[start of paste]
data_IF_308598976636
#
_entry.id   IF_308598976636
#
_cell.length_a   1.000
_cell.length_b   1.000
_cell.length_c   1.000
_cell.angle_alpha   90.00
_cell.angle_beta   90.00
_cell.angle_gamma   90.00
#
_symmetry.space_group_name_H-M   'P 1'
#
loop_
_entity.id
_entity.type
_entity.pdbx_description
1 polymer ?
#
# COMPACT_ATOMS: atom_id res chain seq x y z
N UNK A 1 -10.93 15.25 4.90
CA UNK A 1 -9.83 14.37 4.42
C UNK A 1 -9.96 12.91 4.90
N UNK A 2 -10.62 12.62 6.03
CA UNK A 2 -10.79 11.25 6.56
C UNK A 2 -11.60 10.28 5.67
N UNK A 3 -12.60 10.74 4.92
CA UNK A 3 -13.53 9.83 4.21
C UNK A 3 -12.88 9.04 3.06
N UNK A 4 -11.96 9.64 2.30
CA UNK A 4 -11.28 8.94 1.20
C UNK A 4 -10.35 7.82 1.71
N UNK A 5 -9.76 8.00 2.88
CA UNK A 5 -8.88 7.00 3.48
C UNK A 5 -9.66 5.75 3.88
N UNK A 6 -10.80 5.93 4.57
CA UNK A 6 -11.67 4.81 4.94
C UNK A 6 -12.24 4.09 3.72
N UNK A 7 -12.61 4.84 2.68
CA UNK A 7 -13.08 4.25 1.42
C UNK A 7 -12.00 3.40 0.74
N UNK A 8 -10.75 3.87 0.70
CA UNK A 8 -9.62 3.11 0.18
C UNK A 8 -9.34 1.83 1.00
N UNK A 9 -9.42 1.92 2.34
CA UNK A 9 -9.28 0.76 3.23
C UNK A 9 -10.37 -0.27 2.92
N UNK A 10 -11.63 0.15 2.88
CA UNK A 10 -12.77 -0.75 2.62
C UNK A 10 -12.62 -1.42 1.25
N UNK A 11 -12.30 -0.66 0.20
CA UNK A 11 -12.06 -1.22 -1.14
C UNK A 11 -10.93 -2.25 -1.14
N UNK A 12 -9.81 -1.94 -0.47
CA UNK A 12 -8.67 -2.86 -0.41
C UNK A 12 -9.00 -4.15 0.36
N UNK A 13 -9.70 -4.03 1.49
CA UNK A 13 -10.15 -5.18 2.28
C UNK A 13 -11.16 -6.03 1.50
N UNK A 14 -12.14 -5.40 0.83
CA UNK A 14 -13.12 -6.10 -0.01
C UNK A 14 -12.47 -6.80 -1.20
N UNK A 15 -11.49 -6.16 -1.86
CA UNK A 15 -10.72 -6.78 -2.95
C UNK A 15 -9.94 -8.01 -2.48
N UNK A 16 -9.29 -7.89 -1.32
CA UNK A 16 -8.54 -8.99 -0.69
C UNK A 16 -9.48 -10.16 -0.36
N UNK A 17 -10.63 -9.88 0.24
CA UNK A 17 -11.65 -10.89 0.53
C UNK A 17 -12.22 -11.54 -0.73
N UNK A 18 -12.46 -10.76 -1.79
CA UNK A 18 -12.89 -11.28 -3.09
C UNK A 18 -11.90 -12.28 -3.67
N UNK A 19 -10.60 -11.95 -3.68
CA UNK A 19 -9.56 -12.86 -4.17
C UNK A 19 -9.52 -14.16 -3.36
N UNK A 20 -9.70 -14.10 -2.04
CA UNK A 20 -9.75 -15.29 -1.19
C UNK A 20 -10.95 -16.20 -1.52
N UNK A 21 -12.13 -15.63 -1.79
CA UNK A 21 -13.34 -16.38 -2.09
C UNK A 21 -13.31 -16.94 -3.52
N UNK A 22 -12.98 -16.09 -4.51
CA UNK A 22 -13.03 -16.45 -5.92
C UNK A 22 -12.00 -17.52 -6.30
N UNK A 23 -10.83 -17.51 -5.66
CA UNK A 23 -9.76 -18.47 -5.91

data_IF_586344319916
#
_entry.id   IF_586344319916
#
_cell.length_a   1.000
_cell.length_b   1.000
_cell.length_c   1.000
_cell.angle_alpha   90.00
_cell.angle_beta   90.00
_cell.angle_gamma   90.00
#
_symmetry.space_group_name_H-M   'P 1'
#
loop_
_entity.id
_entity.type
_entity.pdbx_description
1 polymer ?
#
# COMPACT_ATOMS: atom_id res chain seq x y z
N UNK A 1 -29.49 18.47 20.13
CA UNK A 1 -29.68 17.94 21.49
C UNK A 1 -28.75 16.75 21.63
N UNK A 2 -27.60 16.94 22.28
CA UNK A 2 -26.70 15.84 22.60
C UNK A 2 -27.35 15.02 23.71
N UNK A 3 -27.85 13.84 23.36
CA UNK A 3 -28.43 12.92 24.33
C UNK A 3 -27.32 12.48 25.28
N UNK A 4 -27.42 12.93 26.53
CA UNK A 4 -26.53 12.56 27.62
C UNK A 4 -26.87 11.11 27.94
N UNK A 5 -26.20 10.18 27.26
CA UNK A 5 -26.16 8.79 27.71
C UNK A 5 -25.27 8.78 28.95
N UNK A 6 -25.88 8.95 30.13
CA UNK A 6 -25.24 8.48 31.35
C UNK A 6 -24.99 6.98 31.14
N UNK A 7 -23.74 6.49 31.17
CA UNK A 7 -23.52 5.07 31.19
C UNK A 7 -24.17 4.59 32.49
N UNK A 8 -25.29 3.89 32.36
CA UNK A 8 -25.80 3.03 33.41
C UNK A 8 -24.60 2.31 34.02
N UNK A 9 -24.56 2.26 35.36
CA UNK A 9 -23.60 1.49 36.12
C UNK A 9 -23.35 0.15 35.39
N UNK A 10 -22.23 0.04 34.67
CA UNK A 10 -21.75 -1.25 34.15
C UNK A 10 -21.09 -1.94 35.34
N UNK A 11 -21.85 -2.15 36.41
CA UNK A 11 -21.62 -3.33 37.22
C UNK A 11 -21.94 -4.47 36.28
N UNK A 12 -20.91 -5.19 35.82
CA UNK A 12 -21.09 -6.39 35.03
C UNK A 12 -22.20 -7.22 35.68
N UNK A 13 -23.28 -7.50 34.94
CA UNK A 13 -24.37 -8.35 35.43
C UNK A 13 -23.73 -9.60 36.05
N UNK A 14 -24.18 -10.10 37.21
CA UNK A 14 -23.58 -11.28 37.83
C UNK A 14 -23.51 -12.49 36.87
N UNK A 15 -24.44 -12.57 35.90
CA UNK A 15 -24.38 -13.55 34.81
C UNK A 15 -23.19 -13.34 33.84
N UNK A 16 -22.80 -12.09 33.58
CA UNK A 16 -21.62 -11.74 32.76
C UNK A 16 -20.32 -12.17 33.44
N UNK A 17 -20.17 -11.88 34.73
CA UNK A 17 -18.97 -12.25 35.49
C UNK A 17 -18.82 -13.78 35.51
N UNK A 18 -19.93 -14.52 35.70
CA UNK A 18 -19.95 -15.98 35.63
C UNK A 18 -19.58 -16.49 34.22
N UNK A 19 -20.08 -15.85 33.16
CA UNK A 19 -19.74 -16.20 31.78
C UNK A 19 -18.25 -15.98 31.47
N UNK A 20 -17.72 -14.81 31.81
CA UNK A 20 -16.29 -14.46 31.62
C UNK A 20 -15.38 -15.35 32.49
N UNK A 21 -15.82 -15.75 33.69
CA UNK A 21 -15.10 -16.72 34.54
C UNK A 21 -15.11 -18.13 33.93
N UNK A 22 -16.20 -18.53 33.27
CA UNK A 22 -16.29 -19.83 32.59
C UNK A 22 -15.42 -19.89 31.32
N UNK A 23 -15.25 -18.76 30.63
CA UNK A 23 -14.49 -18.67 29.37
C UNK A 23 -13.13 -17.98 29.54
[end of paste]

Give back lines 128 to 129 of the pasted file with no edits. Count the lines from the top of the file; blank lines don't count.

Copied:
CA UNK A 7 -23.52 5.07 31.19
C UNK A 7 -24.17 4.59 32.49